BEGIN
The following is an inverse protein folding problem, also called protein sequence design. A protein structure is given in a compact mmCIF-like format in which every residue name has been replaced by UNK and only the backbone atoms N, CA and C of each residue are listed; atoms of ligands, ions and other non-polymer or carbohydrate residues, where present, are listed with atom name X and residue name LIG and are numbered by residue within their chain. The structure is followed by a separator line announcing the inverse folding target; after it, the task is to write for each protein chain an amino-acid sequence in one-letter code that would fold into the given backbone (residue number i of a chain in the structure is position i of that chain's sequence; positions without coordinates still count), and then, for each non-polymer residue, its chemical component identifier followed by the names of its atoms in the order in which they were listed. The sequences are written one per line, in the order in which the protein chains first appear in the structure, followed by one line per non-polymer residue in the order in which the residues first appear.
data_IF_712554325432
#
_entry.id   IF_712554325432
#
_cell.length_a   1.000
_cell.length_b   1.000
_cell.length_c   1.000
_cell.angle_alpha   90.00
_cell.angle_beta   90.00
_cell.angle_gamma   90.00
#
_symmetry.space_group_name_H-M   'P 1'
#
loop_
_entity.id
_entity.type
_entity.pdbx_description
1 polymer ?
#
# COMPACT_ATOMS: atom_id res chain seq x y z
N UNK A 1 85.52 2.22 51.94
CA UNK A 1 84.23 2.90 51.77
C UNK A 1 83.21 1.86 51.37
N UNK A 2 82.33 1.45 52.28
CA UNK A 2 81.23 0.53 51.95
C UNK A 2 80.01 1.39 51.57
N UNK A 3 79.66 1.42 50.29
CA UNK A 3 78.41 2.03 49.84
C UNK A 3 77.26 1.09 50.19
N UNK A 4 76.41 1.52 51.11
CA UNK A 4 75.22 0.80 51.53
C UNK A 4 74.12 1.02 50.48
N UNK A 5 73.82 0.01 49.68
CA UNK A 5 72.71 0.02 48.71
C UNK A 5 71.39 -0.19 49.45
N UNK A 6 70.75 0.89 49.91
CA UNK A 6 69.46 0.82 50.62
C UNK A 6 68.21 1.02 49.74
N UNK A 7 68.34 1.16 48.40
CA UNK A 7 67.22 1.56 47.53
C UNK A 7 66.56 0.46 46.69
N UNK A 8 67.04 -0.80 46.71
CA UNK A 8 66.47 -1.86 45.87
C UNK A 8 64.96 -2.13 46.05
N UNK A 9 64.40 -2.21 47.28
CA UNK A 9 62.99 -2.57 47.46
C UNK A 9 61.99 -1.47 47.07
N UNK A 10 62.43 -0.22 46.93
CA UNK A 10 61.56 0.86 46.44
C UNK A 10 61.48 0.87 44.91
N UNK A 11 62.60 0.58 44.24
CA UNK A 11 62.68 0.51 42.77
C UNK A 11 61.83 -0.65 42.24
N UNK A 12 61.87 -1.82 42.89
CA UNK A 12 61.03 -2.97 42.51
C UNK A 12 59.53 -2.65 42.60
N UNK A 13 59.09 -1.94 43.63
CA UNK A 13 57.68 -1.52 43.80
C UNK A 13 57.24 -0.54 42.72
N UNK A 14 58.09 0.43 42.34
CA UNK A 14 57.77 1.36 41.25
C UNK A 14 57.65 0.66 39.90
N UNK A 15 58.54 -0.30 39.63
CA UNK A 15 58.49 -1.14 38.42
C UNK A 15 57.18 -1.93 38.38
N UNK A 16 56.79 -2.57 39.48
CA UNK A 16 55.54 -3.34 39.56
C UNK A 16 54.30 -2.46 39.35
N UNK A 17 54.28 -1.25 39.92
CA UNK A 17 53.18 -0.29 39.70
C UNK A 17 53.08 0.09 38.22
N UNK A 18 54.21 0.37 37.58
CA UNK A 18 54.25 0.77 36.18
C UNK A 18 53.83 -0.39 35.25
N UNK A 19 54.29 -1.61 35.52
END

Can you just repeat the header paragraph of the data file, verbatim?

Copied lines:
The following is an inverse protein folding problem, also called protein sequence design. A protein structure is given in a compact mmCIF-like format in which every residue name has been replaced by UNK and only the backbone atoms N, CA and C of each residue are listed; atoms of ligands, ions and other non-polymer or carbohydrate residues, where present, are listed with atom name X and residue name LIG and are numbered by residue within their chain. The structure is followed by a separator line announcing the inverse folding target; after it, the task is to write for each protein chain an amino-acid sequence in one-letter code that would fold into the given backbone (residue number i of a chain in the structure is position i of that chain's sequence; positions without coordinates still count), and then, for each non-polymer residue, its chemical component identifier followed by the names of its atoms in the order in which they were listed. The sequences are written one per line, in the order in which the protein chains first appear in the structure, followed by one line per non-polymer residue in the order in which the residues first appear.